Tellurium Q Interconnects and Loudspeaker Cables

November 29, 2010

Steve Dickinson of Hi-Fi+ has posted a review of the Tellurium Q interconnects and loudspeaker cables at AVGuide. His conclusions:

What you’re getting for your money is partly extra bandwidth, better articulation, timing and control, but much, much more significant is the way the Ultra Black lets the listener perceive the musicianship. It’s not something you simply hear, you’re just aware that this is better: the musicians are more skilful, and playing higher quality instruments. This makes for a pretty compelling level of musical connection, we’re now comfortably, firmly, irretrievably in the realms of being able to enjoy the performance, rather than merely hearing the music. There’s no going back from here. The sheer physicality of Joanna Macgregor’s playing on ‘Libertango’ from Live in Buenos Aires for example. That track also shows another strength of the Ultra Black, its inner focus, lucidity and general cohesiveness. This isn’t simply about being able to hear low level detail, but tonally everything is tightened up, there is less noise, backgrounds are blacker, there’s a sense that everything is being given every opportunity to work properly. Piano, for example, sounds very slightly blurred by comparison through the regular Black but Ultra Black gives the instrument not only clarity, but proper weight and scale.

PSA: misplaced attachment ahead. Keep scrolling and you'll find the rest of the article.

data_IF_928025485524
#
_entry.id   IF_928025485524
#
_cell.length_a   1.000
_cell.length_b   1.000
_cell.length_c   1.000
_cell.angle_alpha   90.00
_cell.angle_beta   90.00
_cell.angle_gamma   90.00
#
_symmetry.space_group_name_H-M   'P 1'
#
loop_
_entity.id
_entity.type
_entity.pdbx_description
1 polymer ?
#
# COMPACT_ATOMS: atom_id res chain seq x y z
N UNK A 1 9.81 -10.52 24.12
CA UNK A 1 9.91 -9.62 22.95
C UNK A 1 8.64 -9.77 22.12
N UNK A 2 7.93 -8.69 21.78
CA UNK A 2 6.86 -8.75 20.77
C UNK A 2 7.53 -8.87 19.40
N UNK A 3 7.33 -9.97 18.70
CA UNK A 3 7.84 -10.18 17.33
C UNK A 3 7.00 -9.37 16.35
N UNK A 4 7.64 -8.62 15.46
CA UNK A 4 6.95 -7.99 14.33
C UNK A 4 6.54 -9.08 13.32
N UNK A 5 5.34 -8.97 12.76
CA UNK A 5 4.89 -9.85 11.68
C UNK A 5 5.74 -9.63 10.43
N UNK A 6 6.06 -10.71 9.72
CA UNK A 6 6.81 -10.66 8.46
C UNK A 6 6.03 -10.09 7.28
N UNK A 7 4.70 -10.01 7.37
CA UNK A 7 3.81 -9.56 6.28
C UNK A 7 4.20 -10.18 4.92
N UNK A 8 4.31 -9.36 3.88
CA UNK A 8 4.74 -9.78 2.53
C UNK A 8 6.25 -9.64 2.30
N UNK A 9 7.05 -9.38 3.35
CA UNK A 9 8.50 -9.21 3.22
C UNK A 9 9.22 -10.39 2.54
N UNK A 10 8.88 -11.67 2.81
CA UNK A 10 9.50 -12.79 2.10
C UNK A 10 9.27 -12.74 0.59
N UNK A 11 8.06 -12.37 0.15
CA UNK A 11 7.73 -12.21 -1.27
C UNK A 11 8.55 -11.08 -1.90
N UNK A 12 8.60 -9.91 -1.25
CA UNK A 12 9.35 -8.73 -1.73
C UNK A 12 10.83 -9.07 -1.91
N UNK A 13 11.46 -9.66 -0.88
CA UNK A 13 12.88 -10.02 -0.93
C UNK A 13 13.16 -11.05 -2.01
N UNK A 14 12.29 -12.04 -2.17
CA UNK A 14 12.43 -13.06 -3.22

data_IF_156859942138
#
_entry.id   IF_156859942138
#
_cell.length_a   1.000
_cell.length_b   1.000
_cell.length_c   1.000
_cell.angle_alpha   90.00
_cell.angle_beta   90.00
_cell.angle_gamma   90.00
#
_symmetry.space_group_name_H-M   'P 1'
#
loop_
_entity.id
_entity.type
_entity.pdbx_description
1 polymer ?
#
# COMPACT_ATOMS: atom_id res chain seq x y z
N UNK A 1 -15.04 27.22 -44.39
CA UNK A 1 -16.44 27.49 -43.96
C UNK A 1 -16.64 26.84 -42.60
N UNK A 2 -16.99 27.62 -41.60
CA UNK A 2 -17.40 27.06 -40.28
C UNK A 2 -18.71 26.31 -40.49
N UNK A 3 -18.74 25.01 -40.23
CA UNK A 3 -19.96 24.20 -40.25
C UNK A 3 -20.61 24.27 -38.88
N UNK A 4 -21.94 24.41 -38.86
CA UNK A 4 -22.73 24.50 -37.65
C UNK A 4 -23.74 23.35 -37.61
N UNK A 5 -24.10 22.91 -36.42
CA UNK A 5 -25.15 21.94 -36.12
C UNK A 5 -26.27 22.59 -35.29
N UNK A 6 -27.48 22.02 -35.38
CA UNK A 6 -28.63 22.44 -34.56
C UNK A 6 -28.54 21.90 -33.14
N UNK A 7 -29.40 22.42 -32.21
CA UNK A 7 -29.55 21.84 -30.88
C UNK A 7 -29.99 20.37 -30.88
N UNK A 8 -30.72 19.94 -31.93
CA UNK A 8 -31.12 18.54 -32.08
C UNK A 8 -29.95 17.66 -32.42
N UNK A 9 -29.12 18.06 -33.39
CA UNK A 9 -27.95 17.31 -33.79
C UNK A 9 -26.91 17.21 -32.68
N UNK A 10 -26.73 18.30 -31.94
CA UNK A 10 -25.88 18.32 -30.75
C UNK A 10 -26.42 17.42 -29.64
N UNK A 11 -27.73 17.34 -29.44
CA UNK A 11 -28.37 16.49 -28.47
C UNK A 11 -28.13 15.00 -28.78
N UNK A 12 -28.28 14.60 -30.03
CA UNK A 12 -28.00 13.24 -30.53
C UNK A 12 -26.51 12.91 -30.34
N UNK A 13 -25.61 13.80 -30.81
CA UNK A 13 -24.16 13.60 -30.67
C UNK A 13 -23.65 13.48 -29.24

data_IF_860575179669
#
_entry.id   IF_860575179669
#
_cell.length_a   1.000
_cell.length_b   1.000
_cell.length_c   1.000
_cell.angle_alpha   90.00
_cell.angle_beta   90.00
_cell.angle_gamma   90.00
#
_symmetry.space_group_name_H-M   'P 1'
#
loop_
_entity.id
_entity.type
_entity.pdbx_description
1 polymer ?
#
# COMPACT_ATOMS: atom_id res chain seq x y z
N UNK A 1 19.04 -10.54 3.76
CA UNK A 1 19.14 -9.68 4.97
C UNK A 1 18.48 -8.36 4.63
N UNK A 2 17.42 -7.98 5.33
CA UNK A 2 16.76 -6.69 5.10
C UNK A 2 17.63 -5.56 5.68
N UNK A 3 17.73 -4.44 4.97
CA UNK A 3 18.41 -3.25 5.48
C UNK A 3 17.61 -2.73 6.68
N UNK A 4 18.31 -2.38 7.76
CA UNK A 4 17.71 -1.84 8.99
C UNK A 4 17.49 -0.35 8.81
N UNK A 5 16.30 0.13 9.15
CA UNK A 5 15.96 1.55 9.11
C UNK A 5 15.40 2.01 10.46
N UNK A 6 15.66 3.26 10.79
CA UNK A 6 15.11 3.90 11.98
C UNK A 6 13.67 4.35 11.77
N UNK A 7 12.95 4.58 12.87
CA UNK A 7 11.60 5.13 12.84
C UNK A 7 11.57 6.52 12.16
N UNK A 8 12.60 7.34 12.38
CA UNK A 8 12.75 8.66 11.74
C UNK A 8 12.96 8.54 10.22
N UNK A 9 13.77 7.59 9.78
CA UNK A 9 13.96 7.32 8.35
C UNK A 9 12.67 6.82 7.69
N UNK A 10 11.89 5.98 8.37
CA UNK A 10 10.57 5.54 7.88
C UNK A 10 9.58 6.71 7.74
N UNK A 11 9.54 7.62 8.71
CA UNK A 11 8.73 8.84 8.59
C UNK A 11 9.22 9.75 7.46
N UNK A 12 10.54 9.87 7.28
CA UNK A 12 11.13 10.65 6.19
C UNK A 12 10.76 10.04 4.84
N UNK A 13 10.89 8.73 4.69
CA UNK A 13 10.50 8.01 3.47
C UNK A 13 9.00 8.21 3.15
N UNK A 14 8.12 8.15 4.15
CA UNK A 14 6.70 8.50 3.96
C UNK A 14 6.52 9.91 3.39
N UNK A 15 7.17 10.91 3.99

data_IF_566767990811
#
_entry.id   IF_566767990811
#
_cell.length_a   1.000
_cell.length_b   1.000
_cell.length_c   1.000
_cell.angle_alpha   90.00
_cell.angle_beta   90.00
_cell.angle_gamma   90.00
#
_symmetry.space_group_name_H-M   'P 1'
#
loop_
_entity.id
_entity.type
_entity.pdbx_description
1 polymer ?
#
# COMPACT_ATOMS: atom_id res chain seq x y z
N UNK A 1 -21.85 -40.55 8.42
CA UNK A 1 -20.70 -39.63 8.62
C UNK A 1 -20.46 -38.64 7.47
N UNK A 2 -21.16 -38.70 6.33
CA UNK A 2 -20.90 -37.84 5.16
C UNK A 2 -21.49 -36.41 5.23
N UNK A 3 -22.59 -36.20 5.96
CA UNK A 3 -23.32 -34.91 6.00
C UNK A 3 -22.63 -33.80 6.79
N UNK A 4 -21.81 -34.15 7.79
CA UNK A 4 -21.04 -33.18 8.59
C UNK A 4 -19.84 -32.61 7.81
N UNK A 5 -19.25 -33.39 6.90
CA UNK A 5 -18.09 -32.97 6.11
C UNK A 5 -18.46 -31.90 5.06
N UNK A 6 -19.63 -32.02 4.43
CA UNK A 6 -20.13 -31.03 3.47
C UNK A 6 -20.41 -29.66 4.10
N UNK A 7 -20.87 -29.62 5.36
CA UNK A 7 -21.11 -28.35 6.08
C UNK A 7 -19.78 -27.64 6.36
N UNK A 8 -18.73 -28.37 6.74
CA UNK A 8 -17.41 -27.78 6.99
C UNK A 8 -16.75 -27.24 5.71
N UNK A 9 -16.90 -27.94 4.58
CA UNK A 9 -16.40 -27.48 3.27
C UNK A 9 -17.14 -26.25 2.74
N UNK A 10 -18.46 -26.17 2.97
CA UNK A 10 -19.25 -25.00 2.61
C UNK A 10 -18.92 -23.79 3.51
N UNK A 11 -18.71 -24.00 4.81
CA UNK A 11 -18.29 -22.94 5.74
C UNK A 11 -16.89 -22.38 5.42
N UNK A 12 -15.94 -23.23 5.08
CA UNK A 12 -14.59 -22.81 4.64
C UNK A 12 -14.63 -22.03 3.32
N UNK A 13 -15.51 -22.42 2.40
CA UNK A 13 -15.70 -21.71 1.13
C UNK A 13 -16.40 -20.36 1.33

The Green sits below the Ultra Black in the range and offers a fairly substantial cost saving. It shares the flagship cable’s profile, but in comparison sounds a little held-back. Perhaps slightly less subtlety, timbral detail and definition to soundstage depth and solidity but the vital tunefulness, timing and leading edge detail is still clearly there. The impression, through the Green, is that the musicians are slightly less determined than they are when heard through the Ultra Black. Listening to the Kings Singers perform ‘Villancico Catalan’ the Ultra Black gives a more open, fluid and expressive performance than the Green, which lacks some of the sense of ethereality, born of the commitment and concentration of the performers. This is a serious lack, once you’ve heard the Ultra Black, the Green just won’t do. Having said all that, I’m quite sure the Green is a significant step ahead of most cables at the price in terms of communicating those nebulous qualities we think of as musicality and performance, so if you can stretch to the Green but no further, I’d give it a hearty recommendation but, whatever you do, don’t audition the Ultra Black. As I said before, once you do, there’s no going back.

You can read the full review here.